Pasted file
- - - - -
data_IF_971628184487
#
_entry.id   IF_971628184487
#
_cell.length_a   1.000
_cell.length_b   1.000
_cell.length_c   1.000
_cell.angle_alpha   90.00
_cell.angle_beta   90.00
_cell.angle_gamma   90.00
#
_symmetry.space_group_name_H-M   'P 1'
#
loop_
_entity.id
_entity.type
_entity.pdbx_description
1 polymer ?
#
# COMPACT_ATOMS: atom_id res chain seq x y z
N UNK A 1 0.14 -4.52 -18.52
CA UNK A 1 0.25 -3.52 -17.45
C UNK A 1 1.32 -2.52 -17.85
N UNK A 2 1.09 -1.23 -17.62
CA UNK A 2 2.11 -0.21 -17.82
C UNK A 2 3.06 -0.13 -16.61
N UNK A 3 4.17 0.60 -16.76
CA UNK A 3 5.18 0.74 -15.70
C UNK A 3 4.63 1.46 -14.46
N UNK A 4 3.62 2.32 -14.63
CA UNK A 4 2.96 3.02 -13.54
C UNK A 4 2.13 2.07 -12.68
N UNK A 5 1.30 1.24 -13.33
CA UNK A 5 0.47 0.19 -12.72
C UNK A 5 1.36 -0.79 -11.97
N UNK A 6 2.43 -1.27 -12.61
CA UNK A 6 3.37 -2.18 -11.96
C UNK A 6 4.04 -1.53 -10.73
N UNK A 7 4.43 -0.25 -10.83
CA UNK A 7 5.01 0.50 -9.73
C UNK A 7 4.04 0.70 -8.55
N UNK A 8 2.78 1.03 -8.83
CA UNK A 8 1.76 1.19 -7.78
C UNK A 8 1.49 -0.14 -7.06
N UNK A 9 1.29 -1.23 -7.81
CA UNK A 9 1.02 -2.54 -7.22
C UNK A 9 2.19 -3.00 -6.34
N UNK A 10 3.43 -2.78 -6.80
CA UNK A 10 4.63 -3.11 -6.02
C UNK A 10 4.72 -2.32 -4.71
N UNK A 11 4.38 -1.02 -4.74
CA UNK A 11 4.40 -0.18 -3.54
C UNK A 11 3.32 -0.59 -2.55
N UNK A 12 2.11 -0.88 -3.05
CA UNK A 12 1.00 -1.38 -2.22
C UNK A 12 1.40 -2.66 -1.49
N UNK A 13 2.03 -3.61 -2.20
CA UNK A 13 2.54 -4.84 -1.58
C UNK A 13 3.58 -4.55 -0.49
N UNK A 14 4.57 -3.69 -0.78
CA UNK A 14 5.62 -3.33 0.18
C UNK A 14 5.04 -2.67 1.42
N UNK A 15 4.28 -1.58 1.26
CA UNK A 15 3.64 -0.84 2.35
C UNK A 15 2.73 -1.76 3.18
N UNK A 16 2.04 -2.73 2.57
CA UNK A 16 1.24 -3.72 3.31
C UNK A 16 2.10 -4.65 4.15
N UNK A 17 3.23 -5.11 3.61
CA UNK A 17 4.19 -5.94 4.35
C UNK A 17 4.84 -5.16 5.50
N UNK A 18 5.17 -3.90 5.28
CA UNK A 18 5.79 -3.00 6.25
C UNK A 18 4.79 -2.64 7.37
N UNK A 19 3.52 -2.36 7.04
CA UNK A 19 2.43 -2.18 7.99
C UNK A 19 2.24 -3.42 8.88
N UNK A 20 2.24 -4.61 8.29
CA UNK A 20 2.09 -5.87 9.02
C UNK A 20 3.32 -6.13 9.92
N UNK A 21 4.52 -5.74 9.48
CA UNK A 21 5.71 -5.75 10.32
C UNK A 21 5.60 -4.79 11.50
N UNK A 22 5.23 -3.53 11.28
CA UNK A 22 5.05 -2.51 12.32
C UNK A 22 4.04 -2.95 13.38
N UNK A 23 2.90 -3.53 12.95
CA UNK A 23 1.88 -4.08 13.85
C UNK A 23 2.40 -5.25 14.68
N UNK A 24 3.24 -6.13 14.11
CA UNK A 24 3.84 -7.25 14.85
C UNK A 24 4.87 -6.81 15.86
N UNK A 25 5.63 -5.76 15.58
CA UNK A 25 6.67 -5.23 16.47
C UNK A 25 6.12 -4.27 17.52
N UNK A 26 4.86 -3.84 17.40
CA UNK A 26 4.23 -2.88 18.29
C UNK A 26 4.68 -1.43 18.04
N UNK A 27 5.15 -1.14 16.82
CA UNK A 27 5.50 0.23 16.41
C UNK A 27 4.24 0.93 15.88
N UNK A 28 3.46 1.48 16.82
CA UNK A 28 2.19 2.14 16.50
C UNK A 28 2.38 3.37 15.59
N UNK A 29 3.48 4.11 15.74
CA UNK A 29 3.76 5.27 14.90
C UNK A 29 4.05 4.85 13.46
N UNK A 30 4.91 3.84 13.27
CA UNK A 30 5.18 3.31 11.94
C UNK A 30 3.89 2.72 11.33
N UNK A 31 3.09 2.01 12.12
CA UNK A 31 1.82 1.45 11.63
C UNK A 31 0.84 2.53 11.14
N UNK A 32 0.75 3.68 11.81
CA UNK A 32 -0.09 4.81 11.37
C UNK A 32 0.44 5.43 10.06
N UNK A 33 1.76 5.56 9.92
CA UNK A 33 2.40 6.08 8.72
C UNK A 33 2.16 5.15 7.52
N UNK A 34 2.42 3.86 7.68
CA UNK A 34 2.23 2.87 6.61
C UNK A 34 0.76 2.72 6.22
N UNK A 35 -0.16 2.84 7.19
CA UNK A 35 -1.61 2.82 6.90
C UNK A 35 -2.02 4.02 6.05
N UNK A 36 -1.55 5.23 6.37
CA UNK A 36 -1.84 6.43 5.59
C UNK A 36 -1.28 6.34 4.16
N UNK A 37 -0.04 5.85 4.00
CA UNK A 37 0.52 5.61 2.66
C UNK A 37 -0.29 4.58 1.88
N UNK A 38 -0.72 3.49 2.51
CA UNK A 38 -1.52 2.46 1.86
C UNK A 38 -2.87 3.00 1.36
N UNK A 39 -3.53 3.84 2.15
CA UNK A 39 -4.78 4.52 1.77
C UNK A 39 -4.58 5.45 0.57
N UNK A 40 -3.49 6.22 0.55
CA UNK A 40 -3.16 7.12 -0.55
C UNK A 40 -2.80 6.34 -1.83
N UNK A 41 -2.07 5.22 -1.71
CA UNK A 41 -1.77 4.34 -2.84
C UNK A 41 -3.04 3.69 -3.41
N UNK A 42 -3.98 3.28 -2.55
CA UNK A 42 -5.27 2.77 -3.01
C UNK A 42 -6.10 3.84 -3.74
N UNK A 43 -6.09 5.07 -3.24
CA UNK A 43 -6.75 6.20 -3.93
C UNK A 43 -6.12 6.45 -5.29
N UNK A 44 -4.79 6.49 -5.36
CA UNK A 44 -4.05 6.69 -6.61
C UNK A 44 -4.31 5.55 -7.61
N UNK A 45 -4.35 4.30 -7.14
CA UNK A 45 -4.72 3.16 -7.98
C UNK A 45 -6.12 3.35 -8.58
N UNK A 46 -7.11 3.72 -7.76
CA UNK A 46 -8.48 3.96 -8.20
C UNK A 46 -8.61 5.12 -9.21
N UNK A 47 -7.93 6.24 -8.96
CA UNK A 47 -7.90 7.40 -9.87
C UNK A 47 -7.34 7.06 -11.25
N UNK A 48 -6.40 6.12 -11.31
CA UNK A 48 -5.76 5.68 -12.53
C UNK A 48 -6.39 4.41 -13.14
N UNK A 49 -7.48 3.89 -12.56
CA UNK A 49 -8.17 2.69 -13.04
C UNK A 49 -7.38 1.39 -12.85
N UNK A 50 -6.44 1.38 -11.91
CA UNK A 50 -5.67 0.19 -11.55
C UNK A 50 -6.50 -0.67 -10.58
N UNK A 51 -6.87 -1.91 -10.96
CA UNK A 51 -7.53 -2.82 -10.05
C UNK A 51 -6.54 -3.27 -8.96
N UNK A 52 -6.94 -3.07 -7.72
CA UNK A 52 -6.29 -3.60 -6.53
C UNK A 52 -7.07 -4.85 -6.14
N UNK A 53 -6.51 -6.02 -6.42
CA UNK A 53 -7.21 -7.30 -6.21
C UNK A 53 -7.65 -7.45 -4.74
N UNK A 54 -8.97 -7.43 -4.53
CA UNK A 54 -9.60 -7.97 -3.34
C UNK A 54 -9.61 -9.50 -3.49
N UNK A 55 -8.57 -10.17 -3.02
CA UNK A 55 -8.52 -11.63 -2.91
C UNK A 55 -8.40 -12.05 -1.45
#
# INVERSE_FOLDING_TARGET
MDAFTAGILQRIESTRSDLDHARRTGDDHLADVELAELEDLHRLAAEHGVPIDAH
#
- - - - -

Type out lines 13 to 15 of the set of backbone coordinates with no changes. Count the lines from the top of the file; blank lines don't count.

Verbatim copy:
#
loop_
_entity.id